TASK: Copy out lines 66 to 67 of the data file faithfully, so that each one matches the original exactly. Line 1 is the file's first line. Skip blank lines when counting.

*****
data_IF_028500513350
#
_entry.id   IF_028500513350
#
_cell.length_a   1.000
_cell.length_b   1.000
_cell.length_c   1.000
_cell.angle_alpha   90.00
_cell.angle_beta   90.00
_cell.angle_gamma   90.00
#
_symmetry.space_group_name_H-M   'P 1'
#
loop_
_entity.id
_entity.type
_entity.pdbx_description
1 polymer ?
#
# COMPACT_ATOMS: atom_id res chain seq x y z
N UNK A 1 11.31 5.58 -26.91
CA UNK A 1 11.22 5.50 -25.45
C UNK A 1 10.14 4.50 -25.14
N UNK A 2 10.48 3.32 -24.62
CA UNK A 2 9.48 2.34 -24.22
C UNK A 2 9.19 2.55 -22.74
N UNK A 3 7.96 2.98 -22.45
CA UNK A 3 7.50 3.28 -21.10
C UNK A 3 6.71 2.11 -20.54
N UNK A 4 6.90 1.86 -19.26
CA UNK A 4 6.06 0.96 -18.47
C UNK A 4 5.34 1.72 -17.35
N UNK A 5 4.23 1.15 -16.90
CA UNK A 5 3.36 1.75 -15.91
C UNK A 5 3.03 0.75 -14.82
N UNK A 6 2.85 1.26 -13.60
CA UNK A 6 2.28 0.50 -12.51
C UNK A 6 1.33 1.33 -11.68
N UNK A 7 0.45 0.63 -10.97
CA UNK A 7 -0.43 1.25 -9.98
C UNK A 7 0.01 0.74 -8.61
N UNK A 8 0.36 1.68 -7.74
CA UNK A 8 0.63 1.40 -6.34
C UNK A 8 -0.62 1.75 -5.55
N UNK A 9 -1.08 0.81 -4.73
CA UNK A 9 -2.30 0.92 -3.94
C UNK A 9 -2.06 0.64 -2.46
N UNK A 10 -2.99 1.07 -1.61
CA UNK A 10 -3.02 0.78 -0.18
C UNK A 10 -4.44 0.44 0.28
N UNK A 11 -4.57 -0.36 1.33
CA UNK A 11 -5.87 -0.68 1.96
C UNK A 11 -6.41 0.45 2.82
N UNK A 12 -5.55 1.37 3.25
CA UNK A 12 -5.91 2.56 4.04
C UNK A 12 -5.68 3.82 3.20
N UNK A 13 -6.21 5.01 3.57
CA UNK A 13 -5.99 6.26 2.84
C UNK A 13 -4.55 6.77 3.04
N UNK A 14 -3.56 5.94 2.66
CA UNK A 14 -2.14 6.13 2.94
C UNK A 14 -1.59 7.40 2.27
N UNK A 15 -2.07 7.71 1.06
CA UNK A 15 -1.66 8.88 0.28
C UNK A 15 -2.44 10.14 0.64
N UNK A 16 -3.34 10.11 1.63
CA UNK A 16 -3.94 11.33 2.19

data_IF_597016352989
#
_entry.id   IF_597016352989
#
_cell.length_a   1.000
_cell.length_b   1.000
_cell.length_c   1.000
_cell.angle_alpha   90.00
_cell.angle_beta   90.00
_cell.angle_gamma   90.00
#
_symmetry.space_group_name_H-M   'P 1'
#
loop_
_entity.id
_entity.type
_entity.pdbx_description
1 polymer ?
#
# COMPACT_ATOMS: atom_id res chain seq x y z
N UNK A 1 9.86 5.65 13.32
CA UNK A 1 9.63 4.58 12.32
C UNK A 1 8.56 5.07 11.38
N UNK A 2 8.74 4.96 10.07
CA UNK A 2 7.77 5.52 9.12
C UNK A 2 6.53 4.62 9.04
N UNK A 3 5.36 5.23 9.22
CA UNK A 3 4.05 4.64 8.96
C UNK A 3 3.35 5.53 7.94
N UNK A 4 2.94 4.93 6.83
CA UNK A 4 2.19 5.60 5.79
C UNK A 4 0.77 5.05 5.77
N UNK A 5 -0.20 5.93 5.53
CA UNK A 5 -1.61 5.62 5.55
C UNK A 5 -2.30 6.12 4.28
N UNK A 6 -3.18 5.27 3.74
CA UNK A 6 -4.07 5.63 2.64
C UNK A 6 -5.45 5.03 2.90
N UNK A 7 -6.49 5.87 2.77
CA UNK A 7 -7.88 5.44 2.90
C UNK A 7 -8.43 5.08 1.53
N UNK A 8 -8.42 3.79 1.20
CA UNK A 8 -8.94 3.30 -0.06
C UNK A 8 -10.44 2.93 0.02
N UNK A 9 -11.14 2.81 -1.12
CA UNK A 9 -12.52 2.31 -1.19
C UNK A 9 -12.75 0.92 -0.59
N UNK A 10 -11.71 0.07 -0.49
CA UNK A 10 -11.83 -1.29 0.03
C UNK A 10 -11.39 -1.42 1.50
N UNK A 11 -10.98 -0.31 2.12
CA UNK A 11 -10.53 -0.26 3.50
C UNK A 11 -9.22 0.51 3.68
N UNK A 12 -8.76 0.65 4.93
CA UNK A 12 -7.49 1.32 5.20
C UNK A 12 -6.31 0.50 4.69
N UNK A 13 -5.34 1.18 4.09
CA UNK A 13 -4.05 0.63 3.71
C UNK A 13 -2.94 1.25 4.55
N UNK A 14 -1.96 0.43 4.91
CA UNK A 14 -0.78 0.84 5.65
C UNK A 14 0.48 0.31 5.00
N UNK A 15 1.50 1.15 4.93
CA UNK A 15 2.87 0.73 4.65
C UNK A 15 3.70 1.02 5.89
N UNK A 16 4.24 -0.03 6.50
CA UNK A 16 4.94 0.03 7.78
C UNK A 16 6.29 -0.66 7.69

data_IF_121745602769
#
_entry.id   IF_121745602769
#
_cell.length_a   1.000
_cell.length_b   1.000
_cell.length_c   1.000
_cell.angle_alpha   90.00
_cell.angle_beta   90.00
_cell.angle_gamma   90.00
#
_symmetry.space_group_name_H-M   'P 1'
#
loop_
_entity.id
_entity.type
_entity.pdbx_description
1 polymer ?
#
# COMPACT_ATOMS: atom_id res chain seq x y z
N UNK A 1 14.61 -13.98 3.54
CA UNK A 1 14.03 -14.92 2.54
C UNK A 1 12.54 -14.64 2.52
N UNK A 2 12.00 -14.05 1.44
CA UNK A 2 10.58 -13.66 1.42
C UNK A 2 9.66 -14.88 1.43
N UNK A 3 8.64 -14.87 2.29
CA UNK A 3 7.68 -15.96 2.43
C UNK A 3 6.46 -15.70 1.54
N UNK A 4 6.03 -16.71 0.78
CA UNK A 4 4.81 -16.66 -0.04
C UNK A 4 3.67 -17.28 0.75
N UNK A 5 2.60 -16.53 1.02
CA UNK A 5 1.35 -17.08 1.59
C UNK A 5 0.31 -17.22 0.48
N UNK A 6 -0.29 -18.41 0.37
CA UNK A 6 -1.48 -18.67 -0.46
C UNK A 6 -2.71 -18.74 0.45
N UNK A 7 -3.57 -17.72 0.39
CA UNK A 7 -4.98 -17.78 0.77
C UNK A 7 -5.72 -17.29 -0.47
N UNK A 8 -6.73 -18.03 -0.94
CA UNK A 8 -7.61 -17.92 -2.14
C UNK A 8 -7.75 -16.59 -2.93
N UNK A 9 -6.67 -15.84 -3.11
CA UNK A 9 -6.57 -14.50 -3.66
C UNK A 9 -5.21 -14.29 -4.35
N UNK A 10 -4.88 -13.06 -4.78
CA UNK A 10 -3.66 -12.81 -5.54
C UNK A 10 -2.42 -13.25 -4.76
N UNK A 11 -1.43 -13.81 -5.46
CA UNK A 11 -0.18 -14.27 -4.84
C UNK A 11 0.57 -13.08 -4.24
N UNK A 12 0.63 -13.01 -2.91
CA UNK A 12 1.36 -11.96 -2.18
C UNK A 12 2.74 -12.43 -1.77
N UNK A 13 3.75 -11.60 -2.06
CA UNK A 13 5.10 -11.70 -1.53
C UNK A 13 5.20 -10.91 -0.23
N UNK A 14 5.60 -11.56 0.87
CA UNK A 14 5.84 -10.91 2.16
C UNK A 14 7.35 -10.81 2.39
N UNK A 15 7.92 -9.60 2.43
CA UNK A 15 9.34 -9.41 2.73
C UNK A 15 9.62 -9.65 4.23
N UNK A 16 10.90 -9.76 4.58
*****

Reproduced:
N UNK A 16 -3.34 10.11 1.63
CA UNK A 16 -3.94 11.33 2.19